Note: This was a Publisher's Weekly "starred" review.
 

Probably the greatest compliment to Gillespie's first novel is that at 800 pages, the book isn't too long. Spanning the years between A.D. 52--shortly before Nero' accession--and Nerva's accession in 96, the novel invokes tribal warfare, two tyrants, Domitian's terror, gladiatorial spectacles, blood vengeance, imperial intrigues, and a mythic love.

At the center is Auriane, the daughter of a Chattian chieftain, fated to lead her tribe against Rome but also to disgrace it by murdering her father. On the other side of the Alps is Marcus Julianus, a philosophically disposed nobleman trying to salvage justice under the despotic Nero and Domitian. Marcus is haunted by his late father's vague records of a German warrior maid, and the two finally meet when Auriane is captured in Domitian's Chattian campaign.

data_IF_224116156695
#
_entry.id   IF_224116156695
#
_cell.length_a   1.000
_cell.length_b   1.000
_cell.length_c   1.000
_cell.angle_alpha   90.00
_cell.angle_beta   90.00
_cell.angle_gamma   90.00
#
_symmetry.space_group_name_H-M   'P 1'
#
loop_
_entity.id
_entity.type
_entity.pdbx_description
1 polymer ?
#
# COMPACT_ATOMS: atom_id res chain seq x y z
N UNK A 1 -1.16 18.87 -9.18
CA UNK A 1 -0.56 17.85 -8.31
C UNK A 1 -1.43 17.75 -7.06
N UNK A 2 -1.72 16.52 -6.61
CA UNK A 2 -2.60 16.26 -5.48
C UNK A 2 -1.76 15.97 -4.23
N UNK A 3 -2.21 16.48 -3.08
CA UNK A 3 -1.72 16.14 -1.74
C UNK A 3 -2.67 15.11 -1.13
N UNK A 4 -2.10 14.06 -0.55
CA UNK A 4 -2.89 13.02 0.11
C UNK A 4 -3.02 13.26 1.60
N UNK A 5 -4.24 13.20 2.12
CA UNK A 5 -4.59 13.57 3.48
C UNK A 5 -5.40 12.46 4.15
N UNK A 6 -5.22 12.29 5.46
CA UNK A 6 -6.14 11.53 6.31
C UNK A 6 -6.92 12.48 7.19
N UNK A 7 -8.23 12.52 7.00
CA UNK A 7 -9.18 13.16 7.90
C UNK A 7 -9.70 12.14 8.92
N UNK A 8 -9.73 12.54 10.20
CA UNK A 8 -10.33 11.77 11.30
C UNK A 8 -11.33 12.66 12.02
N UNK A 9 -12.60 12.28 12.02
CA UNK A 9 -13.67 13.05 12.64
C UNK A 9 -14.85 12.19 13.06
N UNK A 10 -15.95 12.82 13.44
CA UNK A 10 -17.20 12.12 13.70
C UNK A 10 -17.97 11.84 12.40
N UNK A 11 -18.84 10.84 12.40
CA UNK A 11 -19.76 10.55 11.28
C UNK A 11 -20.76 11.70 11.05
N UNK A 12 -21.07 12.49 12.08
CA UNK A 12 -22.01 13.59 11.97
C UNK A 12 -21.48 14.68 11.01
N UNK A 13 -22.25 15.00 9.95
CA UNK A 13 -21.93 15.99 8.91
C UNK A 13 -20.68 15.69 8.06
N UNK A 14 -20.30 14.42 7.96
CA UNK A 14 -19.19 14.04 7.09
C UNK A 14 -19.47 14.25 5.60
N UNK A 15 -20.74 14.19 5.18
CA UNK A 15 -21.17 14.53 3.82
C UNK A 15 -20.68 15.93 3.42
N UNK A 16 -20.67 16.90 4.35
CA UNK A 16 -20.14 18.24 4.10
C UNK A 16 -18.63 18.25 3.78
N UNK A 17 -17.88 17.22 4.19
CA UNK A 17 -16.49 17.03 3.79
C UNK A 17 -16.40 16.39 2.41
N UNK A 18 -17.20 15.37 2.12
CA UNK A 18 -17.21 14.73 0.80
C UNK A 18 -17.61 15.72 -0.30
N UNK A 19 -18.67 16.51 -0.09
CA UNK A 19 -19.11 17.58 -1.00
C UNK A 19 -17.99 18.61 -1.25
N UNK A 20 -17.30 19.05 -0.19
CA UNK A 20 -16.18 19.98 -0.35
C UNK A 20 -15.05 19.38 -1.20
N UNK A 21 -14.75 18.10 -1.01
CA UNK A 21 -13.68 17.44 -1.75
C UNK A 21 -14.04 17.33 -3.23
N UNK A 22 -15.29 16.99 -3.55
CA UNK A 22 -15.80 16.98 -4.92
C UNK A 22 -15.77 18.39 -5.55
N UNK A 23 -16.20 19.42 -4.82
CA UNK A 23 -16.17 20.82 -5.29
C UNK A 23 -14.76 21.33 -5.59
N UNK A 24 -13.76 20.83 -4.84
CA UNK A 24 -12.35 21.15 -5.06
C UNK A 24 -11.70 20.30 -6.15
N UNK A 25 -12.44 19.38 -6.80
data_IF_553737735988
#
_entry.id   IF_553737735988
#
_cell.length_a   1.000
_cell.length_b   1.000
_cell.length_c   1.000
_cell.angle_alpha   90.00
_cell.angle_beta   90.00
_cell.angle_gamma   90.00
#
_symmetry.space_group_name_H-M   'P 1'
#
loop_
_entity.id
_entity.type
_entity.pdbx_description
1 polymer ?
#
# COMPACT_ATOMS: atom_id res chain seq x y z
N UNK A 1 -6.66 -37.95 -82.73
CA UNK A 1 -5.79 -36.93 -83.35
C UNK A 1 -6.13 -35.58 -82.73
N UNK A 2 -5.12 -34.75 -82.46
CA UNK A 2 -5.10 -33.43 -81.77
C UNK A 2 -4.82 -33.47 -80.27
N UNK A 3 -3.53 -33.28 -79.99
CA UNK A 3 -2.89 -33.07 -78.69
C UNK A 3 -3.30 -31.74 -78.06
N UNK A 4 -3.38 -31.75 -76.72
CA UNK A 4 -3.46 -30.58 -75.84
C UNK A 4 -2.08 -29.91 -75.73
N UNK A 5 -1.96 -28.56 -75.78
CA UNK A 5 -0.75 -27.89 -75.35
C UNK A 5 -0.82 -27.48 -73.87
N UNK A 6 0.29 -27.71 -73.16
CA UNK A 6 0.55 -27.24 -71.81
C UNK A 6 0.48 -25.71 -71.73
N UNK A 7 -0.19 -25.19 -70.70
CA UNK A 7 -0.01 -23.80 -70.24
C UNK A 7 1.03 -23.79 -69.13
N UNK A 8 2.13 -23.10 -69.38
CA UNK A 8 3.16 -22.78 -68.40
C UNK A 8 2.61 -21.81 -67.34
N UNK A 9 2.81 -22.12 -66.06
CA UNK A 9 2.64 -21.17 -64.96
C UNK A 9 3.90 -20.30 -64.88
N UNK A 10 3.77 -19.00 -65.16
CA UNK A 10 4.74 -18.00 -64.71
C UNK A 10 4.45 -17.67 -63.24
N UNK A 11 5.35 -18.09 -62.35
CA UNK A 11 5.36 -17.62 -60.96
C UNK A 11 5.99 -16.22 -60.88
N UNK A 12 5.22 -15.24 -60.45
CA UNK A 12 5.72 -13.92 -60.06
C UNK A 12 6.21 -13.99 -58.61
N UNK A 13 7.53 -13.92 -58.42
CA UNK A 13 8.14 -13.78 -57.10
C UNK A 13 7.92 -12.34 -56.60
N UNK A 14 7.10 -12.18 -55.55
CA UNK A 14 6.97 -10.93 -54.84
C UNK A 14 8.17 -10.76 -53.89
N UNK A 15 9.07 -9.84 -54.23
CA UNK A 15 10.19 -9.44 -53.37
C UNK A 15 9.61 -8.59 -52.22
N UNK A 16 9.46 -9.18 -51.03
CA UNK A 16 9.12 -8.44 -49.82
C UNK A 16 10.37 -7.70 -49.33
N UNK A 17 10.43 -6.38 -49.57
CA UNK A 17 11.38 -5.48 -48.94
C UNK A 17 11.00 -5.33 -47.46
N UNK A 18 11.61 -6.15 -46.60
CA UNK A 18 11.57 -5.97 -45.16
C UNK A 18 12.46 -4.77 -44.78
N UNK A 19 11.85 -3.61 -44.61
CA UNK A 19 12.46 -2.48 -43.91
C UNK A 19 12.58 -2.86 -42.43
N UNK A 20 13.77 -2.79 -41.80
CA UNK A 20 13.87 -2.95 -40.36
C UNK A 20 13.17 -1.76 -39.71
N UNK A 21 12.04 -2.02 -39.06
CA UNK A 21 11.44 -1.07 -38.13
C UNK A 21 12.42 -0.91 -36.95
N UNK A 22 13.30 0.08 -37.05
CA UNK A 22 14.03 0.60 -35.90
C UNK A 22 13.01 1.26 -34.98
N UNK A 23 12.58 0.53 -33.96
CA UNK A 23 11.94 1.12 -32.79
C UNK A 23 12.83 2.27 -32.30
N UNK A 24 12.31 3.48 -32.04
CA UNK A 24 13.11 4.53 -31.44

For anyone interested in this tumultuous period of Roman despotism and Germanic tribes, Gillespie's epic is an intriguing recording of everyday detail, national issues, and, more impressively, overarching influences of religion and psychology.

     
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